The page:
• Transportation and Infrastructure subcommittee on Economic Development, Public Buildings, and Emergency Management—Transportation committee chair Rep. Peter DeFazio (D–OR) and subcommittee chair Dina Titus (D–NV) sent a letter to GSA administrator Emily Murphy on Jan. 22 asking for all communication between the GSA and members of the Trump family dating back to 2015, an explanation of how the D.C. hotel calculates its profits, profit statements since the hotel opened, any guidance from the White House regarding the lease, and whether or not Ivanka Trump and Jared Kushner are recused from participating in decisions regarding the property. GSA has “sent a partial response and the subcommittee is reviewing it,” according to a senior House staffer familiar with the situation. When hearings begin, it is likely that Murphy will be the first person called to testify, according to a person familiar with the subcommittee’s plans. Titus is hiring additional staffers to handle the investigation. On March 6, Titus requested information from the GSA about its reversal of an earlier decision to relocate the FBI headquarters, which is located across the street from the Trump Hotel D.C. NPR reported on March 15 that, “Democrats on the committee want to know, among other things, whether there was any political pressure exerted on the GSA by the Trump White House, presidential campaign or transition team. They also want to know how the Trump Hotel calculates its profits, segregates incoming money from foreign governments, and what the Trump Organization owes the GSA on a monthly or annual basis.’”

  • UPDATED Ways and Means—On April 3, chairman Richard Neal (D–MA) requested six years of Trump’s personal tax returns, as well as the returns for eight of his businesses (including that of the trust that holds the president’s ownership stake in the D.C. hotel). After the IRS missed Neal’s first deadline, he extended it until 5 p.m. on April 22. The IRS missed that deadline too and Treasury Sec. Steve Mnuchin said he’d make a decision whether or not to release the returns by May 6. He declined to do so. Neal indicated he’ll take the issue to the federal courts. On May 10 the committee subpoenaed Mnuchin and IRS commissioner Charles Rettig, giving them a May 17 deadline to turn over Trump’s tax returns. Mnuchin again declined to comply. Neal suspects he’ll know his next move by May 24. Also, the subcommittee on Oversight held its first hearing on “legislative proposals and tax law related to presidential and vice-presidential tax returns” on Feb. 7. “We will ask the question: Does the public have a need to know that a person seeking the highest office in our country obeys tax law?” said chair Rep. John Lewis (D–GA). Experts in tax law testified.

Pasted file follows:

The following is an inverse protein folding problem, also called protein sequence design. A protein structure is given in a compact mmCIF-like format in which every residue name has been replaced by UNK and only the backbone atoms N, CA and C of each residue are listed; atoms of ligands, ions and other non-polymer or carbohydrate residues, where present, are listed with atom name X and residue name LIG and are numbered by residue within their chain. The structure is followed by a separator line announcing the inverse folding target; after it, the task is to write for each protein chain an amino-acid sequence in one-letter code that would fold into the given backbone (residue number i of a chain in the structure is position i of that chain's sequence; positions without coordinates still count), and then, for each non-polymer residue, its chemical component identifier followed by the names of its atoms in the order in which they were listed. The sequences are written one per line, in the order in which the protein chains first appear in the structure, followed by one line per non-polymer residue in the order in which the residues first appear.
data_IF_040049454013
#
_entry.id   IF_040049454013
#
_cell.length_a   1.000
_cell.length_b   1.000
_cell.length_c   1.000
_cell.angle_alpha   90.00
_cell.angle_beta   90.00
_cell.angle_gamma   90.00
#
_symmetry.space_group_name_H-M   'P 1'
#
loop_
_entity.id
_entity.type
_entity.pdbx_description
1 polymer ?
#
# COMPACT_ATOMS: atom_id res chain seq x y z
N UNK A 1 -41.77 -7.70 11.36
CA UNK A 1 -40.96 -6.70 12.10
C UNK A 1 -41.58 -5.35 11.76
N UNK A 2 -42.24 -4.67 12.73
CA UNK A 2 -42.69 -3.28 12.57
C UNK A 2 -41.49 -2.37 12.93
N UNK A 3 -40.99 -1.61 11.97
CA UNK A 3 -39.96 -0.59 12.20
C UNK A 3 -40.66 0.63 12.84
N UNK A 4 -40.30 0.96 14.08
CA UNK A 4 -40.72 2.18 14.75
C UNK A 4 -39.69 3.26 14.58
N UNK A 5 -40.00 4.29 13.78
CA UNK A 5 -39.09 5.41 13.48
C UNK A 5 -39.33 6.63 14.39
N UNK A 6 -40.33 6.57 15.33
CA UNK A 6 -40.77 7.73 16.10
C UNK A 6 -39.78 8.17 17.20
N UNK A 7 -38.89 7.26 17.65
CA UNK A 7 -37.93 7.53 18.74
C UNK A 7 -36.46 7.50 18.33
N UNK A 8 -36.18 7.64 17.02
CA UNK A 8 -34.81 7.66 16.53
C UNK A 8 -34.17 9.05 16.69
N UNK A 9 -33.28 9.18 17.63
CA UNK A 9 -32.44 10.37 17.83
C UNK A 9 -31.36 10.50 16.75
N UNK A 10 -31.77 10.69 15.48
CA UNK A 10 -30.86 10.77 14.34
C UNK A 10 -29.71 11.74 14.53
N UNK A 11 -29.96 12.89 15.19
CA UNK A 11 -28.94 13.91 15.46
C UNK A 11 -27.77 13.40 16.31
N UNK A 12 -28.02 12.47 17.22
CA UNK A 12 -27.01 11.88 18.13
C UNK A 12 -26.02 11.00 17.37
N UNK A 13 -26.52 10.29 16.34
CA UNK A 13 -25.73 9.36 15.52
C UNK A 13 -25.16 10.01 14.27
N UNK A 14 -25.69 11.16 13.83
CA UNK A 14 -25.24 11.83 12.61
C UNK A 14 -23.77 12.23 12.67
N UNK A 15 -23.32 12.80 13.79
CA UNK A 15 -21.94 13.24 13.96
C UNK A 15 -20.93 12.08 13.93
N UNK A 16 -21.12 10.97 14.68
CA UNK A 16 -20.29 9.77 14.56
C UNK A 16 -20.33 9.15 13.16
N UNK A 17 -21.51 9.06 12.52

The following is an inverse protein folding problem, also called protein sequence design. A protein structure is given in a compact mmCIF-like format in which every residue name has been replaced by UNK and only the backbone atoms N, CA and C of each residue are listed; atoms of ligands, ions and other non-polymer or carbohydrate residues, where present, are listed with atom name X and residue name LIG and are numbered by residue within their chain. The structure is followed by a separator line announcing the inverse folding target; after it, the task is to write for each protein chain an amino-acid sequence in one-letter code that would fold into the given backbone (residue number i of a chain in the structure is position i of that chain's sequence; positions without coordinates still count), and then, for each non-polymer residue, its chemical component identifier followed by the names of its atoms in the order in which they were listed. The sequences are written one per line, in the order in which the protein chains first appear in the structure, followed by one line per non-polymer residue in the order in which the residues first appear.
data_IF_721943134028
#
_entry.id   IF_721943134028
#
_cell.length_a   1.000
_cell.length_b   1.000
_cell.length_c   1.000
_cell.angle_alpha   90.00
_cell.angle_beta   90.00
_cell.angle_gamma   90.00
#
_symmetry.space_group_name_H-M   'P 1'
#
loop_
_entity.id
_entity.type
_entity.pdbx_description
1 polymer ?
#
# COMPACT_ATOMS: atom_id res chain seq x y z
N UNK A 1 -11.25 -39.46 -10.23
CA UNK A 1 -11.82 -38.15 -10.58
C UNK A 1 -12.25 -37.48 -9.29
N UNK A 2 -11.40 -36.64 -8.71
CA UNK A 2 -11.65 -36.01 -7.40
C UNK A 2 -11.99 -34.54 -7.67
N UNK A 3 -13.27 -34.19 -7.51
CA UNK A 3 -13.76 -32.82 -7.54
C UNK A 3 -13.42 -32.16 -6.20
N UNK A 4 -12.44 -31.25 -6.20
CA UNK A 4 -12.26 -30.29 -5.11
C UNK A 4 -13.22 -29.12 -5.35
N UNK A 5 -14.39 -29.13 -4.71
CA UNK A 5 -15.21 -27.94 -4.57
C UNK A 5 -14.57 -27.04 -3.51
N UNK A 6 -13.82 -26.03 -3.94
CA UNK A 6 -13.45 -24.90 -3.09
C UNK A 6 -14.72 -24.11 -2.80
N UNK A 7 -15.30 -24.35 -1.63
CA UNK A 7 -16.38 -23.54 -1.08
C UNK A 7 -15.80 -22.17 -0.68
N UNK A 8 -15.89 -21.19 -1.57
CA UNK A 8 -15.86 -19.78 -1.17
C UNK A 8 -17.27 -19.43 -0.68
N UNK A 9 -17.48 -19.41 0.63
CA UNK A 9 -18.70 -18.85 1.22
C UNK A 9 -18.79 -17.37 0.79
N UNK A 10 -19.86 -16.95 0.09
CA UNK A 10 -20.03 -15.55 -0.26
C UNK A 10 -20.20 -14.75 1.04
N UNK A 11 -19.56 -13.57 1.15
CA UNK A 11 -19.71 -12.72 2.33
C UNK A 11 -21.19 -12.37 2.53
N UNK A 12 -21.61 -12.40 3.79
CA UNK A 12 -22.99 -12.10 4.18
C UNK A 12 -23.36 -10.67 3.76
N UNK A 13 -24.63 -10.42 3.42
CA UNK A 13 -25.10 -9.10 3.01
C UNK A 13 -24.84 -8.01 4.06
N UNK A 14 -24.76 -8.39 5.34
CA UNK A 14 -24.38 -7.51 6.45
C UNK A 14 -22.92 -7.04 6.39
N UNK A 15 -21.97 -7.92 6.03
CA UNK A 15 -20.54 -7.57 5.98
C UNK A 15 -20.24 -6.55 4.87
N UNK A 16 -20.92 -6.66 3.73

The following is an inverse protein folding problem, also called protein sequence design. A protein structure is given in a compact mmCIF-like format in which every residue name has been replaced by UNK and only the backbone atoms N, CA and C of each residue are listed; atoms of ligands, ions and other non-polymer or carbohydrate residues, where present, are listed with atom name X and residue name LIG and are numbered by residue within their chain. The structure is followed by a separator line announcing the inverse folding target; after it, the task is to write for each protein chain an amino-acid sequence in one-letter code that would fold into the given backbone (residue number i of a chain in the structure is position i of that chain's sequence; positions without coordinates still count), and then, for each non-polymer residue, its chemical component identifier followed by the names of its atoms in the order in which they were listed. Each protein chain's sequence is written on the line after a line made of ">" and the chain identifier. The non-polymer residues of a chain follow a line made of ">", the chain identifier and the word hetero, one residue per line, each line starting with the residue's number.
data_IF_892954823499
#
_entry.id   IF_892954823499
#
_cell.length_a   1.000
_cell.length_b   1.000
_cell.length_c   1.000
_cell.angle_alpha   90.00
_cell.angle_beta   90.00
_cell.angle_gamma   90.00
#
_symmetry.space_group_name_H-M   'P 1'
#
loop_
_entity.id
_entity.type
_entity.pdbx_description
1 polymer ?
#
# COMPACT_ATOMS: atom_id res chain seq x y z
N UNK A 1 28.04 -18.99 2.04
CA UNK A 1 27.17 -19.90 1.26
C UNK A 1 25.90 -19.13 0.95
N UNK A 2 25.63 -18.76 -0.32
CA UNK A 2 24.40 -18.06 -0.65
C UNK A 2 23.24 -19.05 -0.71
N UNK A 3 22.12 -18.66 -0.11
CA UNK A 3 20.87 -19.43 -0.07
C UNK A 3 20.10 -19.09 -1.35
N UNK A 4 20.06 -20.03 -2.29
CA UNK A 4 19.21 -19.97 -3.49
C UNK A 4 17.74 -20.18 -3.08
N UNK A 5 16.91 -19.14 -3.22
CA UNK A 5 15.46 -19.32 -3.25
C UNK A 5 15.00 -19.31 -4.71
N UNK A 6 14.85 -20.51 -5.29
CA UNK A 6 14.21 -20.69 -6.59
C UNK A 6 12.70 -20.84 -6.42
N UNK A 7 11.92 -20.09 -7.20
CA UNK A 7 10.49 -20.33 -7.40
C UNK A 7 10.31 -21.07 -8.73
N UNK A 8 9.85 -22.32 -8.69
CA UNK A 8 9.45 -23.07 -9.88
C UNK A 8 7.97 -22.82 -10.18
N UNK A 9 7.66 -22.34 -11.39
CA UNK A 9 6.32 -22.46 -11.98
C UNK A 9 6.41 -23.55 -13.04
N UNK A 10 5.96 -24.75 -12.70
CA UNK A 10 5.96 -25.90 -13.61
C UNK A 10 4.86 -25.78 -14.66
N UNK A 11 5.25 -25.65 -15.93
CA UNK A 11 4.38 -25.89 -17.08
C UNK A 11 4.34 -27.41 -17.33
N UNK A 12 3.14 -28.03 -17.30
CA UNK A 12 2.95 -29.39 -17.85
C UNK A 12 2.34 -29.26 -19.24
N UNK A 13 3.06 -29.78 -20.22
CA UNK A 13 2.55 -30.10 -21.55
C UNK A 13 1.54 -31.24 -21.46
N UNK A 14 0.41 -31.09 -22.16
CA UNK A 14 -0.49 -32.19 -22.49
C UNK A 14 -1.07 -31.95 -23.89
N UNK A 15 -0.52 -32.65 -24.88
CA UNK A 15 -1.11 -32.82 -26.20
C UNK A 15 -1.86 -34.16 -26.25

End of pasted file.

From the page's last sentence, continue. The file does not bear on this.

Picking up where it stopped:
Legal cases, current status (latest change, May 16, 2019)


Health inspections, current status (latest change, Aug. 10, 2018)

  • ❌Hotel: five violations on May 7, 2018; two were corrected on site

  • ❌BLT Prime and Benjamin Bar: nine violations on Aug. 10, 2018

  • ❌Sushi Nakazawa: two violations on Aug. 10, 2018

  • ✔️Banquet kitchen: no violations on Aug. 10, 2018

  • ❌Pastry kitchen: two violations on Aug. 10, 2018

  • ✔️Gift shop: no violations on May 7, 2018

  • ❌Employee kitchen and in-room dining: five violations on Aug. 10, 2018; two were corrected on site


Is the Trump Organization selling merchandise that depicts the White House? (latest change, March 21, 2019)

Yes.


One thing that (probably) has nothing to do with Trump’s businesses

“‘Bungled from the beginning’: How Robert Kraft’s sex sting was marred by cops’ missteps” by Marc Freeman for The South Florida Sun Sentinel


Thanks for reading. If you like what you saw, tell someone—and support this work by becoming a member. If you’ve been forwarded this newsletter, subscribe for yourself at zacheverson.substack.com. Questions? Read our FAQ/manifesto. Tips or feedback? Contact me, Zach Everson, securely via email at 1100Pennsylvania@protonmail.com or on Signal at 202.804.2744.